Knowing that Mrs. Mallard was afflicted with a heart trouble, great care was taken to break to her as gently as possible the news of her husband’s death. I believe that someone that was diagnosed extensive heart trouble in the mid 1800’s would be easily be susceptible to heart attack, or death. Another main point in this sentence is the immediate introduction of the death of Mrs. Mallards husband, as it strives to enlighten the reader quickly of the correlation between her heart trouble and her husband.
This gives rise in suspicion towards a possible heart attack over the news presented before her, thus giving the reader a plot to follow along too closely.
Her husband’s friend Richards was there, too, near her. It was he who had been in the newspaper office when intelligence of the railroad disaster was received, with Brently Mallard’s name leading the list of “killed.” When her husband’s friend Richards decided to let news to her, he was demonstrating an act of common grievance, but also showing a broader aspect in that brotherhood was much more important in the 1800’s.
She could see in the open square before her house the tops of trees that were all aquiver with the new spring life. The delicious breath of rain was in the air. In the street below a peddler was crying his wares. The breath of rain, and its metaphorical meaning of washing away past moments to create a new wave of renewed existence, helped start the healing process, the peddler being the social aspect of her life laying a seed to form new relationships as well.
The end of the paragraph extended its visual experience to the sound of a distant song from someone singing softly, this particular action helping Mrs. Mallard to understand the need to regain a sense of individualism and cultural refinement, the singing pulling emotions of mental chains that she was imprisoned upon.
There would be no powerful will bending hers in that blind persistance with which men and women believe they have a right to impose a private will upon a fellow-creature. A kind intention or a cruel intention made the act seem no less a crime as she looked upon it in that brief moment of illumination…and yet she had still loved him—sometimes. Throughout this entire text, Mrs. Mallard makes a clear statement to the audience, and that
was the true definition of women’s suffrage and explains the suppressed situation of women throughout the 1800’s.
The text also explains her point of view in regards to her husband’s possible mishandling of her in a physical or emotional standpoint, both of which looks to severely impact her thought process in a almost revengeful and at the same time enlightened standpoint. This is also contradicting because of the last sentence, “…and yet she had still loved him—sometimes.” This blurred the emotions quite a bit as the reader was forced to imagine physical and emotional abuse, but yet still loving the husband for his hard work and the love she knew he had at least partly toward her.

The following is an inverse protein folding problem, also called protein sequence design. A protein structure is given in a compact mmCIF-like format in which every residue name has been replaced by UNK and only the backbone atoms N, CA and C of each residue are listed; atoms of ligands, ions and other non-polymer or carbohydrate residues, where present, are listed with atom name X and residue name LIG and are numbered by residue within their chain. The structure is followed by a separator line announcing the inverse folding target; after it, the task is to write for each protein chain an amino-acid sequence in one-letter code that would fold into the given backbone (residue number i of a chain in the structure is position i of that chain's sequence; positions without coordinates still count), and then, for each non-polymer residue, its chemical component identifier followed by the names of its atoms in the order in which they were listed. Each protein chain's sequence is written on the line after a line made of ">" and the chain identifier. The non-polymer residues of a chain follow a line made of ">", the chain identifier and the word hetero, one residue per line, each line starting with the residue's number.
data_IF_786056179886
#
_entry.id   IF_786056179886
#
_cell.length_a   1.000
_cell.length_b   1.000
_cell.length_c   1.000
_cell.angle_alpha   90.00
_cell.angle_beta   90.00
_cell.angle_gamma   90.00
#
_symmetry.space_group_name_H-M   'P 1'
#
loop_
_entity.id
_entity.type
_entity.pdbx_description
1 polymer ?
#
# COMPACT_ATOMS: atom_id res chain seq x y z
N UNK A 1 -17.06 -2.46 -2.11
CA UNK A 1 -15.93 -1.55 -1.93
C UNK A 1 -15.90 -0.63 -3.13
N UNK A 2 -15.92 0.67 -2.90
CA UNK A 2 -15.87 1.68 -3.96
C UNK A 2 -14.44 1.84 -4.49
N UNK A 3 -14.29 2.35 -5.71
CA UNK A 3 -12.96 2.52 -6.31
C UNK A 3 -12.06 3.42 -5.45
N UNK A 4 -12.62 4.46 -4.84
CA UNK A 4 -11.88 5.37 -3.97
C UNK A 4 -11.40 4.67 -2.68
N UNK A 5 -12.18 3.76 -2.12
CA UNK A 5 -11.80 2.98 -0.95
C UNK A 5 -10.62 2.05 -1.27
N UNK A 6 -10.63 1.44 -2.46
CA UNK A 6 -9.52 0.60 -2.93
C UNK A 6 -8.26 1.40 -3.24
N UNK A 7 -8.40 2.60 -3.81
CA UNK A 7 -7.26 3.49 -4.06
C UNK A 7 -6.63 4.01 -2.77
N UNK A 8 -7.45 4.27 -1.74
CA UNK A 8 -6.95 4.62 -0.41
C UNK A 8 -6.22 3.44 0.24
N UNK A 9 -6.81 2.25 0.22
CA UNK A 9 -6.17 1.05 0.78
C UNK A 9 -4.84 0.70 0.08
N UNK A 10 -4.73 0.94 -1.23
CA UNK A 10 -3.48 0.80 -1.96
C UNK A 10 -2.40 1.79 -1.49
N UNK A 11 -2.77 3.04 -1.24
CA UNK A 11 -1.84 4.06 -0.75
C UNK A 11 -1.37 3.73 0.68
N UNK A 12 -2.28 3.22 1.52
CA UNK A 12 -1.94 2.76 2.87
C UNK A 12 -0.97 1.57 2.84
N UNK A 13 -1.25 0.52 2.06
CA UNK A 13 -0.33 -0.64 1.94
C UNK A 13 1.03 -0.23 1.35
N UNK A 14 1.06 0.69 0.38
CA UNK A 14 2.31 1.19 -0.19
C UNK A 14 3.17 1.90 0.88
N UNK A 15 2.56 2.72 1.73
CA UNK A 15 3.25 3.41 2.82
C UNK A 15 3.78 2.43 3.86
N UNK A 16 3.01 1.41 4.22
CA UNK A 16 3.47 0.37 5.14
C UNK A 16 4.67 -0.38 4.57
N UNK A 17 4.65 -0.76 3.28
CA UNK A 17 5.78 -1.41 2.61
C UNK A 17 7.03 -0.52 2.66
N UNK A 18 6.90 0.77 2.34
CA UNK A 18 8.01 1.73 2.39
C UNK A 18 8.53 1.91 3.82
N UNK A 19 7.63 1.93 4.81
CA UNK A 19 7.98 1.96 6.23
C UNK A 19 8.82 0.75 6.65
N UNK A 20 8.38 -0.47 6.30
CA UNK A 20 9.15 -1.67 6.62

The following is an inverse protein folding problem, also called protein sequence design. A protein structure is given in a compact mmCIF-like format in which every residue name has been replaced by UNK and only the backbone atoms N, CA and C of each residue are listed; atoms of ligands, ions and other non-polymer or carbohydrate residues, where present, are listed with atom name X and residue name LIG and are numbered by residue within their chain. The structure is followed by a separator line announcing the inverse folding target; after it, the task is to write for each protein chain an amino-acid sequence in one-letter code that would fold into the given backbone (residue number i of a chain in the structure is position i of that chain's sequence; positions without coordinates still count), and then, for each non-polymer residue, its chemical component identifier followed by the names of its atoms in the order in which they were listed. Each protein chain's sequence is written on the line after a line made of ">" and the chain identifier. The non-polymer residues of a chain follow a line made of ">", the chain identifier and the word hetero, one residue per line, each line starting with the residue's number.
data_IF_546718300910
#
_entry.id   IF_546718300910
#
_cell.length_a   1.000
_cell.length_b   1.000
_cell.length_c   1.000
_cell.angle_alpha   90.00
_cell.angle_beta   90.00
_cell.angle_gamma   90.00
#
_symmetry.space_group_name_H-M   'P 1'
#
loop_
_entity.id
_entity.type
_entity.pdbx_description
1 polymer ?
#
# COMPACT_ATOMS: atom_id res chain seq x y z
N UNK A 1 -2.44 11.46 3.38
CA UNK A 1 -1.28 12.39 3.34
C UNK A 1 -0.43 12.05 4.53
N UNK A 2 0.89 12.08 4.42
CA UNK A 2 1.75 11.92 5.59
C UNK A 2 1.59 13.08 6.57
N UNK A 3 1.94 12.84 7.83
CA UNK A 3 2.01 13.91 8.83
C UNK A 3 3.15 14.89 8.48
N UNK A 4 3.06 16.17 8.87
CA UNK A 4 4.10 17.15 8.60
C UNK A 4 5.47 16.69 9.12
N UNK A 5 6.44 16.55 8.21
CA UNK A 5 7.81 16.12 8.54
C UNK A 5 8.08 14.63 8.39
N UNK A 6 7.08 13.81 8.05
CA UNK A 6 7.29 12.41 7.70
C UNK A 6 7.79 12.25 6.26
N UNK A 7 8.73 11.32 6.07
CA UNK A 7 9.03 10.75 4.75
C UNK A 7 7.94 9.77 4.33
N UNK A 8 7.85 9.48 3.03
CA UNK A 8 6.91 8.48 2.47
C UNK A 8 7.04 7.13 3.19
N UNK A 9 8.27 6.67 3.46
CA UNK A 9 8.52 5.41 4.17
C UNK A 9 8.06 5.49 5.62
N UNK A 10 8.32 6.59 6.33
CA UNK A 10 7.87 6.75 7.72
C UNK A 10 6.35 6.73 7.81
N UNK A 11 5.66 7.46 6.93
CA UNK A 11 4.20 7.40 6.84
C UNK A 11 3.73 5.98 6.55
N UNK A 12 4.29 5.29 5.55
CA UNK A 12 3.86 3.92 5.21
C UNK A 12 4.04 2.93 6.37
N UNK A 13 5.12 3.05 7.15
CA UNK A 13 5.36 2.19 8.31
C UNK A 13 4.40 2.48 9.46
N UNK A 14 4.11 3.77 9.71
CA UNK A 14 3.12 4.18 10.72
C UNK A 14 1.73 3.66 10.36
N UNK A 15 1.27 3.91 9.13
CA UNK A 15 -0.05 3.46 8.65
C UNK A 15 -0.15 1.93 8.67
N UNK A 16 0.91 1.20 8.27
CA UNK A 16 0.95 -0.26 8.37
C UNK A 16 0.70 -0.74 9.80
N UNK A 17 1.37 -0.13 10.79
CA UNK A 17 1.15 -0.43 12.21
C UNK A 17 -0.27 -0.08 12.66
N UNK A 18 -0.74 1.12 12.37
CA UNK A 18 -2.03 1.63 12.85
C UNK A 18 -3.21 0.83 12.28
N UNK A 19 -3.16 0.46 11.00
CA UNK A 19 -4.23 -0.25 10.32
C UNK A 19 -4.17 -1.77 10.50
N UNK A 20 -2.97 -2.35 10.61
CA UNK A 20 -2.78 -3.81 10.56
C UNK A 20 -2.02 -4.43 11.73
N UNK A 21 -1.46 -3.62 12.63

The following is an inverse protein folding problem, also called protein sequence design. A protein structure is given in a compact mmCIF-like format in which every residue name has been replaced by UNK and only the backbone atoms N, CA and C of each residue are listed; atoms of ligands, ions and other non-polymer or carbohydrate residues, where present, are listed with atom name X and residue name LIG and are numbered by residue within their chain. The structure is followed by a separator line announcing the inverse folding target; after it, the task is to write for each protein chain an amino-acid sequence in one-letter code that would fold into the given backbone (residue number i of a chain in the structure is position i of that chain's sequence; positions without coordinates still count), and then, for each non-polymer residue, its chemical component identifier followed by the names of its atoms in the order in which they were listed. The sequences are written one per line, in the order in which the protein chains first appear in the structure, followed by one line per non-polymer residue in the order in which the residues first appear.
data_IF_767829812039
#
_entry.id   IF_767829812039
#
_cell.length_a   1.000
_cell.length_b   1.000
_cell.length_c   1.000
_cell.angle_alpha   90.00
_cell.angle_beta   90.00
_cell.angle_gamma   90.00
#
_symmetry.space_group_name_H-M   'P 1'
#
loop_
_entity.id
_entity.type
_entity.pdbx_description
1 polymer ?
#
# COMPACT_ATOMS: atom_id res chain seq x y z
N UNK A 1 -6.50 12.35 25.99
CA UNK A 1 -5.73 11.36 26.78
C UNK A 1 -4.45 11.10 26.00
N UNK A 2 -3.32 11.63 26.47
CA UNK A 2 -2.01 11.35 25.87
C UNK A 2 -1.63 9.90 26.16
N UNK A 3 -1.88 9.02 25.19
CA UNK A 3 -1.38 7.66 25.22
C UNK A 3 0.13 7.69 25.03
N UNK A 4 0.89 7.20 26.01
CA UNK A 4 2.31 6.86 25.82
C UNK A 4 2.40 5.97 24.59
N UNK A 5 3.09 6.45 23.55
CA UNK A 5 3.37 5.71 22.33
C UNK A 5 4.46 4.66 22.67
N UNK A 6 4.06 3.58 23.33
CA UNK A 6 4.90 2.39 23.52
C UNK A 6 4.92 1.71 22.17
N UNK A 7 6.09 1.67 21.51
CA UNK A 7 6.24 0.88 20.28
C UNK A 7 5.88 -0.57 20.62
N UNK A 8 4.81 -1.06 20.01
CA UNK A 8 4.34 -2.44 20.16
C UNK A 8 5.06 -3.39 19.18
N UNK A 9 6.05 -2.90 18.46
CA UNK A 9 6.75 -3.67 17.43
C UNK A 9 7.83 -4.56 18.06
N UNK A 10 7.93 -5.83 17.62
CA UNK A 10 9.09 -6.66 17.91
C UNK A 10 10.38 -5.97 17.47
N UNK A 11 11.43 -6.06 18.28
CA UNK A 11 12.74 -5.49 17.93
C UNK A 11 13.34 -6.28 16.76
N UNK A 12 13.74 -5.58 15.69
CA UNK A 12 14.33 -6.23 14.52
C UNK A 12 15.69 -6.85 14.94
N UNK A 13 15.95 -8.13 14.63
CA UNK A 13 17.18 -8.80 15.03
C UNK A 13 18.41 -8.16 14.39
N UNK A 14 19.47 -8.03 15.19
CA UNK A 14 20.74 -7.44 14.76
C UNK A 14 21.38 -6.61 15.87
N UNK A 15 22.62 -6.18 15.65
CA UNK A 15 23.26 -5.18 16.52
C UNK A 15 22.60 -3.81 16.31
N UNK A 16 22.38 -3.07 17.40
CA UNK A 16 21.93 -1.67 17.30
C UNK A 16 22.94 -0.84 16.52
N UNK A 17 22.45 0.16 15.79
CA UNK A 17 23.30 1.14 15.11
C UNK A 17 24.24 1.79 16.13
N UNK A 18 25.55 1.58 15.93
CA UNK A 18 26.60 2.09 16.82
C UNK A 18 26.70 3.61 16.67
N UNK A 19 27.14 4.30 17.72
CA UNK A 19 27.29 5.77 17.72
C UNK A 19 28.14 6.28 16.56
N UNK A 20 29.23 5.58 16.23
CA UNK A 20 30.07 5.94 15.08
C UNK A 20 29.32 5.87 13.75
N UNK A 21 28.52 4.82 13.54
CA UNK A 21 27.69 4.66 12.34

Some one was opening the front door with a latchkey. It was Brently Mallard who entered, a little travel stained, composedly carrying his grip sack and umbrella. He had been far from the scene of the accident, and did not even know there had been one. He stood amazed at Josephine’s piercing cry; at Richards’ quick motion to screen him from the view of his wife. But Richards was too late. When the doctors came they said she had died of heart disease—of joy that kills. This in its entirety shows that her husband didn’t cease to exist, and that he had no idea it had happened, this giving rise to the question of the newspaper’s credibility in the 19th century.
It also shows a questioning rising in Richard’s part in this, pointing out the fact that he did indeed work for the newspaper company, and breeds a craving to understand why Richards ran to prevent Brently from viewing his wife. The last part of this text describes heart disease as the cause of death, of a joy that kills. I believe that this realistically explains her heart issue, but also gives a metaphorical status of emotional extremities, the final result of such a burst of energies dealing her fatality. As Mrs. Mallard had heard the door opening, she knew it was her husband, and her thoughts of finally experiencing freedom in her life came to a fatal halt as her greatest fears yet mixed feeling of love have tipped the emotional balance, and the chains of human existence locking her away eternally.
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